Australian University Forces Student Paper to Remove Satire on Islam
- Quick Takes: Phoenix's Flaws, Ouster at Mt. San Jacinto, Video Dispute Grows at C.W. Post, Protests on Rape Article, Macalester Party Angers, Philip Morris and UVa, Excessive Security Alleged, Ethnomusicologists Condemn Torture, Coach's Penalties Upheld
- Quick Takes: Ark. Tech Allows Musical, Berkeley-Saudi Deal, Harvard Basketball Recruiting Questioned, Northwestern Dean Cleared, Paper Suspends Opinion Section, Duke Bars Sudan Holdings, No More Paper Cups, 20 New UK Universities, Australian Prostitutes
- Virginia and Duke
- When a Cartoon Causes Pain
- Muslim Cartoon Controversies at Harvard and Illinois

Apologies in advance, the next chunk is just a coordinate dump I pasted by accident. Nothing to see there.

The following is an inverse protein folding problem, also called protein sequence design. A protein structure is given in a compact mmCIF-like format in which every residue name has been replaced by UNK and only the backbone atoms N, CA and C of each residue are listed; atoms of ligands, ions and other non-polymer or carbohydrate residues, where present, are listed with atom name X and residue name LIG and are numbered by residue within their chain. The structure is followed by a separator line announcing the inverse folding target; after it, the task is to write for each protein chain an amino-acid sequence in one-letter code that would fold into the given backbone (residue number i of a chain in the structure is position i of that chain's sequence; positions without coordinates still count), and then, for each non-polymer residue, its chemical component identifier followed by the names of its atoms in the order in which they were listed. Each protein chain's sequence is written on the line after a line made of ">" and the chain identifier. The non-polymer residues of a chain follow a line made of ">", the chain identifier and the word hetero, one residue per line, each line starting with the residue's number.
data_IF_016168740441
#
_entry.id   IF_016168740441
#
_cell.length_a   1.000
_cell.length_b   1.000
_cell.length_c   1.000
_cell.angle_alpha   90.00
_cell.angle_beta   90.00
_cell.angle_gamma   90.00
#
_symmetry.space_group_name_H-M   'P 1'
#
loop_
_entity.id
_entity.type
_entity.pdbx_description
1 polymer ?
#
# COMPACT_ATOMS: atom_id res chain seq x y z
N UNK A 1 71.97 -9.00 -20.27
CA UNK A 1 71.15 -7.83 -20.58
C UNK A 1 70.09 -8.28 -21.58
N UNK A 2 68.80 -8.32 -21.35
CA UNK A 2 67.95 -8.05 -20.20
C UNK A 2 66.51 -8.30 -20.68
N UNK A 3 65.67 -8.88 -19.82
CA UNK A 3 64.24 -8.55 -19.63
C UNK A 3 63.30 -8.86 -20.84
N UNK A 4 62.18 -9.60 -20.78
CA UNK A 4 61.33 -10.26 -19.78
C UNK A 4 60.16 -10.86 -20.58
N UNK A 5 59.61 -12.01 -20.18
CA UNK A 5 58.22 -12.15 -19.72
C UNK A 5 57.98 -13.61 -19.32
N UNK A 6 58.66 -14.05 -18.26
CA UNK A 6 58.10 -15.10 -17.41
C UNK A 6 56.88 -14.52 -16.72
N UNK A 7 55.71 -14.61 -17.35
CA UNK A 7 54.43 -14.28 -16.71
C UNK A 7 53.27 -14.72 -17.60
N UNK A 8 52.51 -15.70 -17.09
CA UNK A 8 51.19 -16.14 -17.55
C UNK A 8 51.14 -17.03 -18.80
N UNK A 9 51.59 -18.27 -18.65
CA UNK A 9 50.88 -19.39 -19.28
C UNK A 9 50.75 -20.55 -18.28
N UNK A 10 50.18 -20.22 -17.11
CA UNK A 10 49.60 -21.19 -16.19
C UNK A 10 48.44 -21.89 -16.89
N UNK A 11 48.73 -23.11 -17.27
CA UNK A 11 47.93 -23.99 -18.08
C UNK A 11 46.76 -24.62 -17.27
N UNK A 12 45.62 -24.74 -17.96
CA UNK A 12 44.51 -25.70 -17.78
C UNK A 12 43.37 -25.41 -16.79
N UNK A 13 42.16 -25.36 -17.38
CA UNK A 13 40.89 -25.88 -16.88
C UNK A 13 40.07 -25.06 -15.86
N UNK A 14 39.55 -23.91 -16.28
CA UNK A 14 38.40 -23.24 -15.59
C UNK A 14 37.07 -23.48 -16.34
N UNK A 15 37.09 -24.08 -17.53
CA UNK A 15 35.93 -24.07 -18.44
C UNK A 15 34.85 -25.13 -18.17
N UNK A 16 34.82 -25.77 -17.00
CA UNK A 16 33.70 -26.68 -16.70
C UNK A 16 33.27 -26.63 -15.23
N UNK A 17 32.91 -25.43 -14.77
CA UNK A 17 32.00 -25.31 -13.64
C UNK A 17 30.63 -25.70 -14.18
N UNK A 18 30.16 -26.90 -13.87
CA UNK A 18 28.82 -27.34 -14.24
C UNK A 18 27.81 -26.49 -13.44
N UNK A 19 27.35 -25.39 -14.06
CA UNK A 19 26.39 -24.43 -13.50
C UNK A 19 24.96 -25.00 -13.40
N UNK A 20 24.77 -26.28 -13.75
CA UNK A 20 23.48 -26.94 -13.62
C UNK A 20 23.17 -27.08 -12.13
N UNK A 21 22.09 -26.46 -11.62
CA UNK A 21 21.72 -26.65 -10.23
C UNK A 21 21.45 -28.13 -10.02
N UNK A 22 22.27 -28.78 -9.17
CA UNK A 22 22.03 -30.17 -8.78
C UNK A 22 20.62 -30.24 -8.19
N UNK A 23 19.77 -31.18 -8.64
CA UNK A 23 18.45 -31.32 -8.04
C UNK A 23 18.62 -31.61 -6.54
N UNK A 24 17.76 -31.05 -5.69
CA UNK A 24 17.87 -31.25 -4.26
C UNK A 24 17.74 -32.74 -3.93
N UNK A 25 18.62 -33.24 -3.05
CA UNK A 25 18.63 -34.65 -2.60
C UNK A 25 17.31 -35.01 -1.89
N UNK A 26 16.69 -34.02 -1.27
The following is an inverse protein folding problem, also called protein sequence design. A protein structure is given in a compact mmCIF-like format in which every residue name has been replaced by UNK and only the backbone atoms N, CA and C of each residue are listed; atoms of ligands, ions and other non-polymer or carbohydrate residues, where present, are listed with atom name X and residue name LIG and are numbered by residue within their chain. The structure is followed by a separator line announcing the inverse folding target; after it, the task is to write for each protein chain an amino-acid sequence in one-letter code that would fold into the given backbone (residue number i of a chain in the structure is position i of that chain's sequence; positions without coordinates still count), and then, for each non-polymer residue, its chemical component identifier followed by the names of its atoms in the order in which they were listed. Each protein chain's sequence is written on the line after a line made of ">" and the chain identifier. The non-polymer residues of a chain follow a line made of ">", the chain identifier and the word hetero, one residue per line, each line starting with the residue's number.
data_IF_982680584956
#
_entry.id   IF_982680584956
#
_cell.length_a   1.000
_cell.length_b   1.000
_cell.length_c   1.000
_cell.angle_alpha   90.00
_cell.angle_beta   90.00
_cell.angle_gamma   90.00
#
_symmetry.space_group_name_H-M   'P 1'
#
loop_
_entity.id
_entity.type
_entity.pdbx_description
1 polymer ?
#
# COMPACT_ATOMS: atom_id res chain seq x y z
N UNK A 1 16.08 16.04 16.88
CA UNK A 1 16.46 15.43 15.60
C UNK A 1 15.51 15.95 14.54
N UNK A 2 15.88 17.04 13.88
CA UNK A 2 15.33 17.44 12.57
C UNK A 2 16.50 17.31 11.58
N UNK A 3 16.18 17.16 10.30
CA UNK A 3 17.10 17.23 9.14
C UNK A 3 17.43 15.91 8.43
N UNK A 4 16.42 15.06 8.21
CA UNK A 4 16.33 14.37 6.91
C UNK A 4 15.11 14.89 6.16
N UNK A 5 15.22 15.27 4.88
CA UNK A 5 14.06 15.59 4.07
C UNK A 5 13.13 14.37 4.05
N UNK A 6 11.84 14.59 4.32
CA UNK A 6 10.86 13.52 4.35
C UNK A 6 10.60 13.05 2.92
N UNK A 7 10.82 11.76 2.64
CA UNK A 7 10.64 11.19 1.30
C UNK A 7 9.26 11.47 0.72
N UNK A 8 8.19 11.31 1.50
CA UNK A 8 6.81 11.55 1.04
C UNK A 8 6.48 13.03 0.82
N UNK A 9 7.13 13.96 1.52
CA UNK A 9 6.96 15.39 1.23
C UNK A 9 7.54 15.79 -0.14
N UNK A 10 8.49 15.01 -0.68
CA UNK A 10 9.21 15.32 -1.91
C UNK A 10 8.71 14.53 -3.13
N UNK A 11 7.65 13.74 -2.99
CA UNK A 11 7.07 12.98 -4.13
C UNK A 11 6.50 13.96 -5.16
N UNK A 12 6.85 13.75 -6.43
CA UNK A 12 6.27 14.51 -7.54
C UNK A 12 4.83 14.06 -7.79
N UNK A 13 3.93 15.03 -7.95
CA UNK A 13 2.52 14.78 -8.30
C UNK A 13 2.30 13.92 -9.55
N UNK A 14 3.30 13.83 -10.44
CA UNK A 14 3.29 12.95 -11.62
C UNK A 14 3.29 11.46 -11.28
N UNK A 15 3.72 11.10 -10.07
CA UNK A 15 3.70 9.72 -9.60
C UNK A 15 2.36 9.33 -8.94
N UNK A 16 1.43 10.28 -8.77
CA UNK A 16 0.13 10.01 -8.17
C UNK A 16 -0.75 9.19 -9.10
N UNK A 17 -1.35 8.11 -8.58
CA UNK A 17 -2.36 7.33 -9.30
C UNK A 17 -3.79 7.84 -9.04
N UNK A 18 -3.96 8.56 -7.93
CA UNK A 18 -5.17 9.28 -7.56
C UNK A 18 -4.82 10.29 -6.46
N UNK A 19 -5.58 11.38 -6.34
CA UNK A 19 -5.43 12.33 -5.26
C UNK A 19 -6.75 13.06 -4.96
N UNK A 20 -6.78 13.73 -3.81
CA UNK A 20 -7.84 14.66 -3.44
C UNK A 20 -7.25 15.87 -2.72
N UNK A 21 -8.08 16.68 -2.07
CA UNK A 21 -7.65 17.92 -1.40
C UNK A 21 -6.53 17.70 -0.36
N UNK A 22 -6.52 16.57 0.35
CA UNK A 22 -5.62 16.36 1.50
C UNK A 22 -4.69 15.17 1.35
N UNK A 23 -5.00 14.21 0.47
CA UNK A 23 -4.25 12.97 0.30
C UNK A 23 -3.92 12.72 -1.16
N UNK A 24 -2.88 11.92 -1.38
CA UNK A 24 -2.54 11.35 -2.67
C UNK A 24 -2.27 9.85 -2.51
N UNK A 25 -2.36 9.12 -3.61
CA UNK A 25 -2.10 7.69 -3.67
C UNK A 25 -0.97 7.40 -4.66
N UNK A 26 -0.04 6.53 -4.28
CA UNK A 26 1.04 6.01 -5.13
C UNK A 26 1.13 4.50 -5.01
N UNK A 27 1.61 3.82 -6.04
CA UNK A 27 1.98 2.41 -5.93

The Australian National University forced the student newspaper (threatening it with loss of funds and possible action against editors) to remove a satirical graphic about Islam, The Australian reported. The graphic was part of a series that had satirized various other faiths as well. This one referred to certain Muslim beliefs about women as constituting a "rape fantasy." University officials noted that graphics that mock Islam have set off violent incidents in numerous countries in the past. A statement from the university said: "In a world of social media, [there is] potential for material such as the article in question to gain attention and traction in the broader world and potentially harm the interests of the university and the university community." Woroni, the student newspaper, published its own account of the controversy, questioning the university's response. The student paper apologized to any offended, but also noted that the item in question was satire and was part of a series that satirized other faiths. The paper's editorial added that "Woroni is concerned about the implications of these events for freedom of speech and, more generally, the role of student publications. Woroni regularly features material that is challenging, and even at times confronting. By their very nature, universities are forums to critique ideas and beliefs. University newspapers – as a platform for students – should ideally reflect this role."